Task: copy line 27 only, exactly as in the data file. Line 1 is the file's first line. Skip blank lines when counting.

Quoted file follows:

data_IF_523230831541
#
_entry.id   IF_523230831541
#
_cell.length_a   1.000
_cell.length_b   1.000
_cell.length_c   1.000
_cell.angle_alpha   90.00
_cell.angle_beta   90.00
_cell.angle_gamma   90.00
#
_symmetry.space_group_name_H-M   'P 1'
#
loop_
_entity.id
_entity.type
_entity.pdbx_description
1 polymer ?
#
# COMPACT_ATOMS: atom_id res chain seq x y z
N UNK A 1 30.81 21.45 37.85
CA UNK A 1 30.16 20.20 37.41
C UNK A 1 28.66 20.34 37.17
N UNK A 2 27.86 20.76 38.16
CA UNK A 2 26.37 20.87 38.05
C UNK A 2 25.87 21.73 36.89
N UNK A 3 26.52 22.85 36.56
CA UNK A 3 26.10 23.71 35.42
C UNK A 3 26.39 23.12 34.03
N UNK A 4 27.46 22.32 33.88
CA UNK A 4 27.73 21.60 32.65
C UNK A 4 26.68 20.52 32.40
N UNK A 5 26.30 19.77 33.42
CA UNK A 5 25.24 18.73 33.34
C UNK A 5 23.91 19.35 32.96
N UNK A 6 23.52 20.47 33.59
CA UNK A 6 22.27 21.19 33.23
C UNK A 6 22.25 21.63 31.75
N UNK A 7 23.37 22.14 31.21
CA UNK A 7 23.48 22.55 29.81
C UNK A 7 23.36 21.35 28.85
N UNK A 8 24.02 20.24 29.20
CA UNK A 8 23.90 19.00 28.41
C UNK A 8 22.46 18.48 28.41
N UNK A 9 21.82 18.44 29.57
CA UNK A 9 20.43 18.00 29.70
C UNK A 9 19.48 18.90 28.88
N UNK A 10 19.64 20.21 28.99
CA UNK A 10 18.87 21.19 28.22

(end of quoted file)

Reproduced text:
N UNK A 3 26.52 22.85 36.56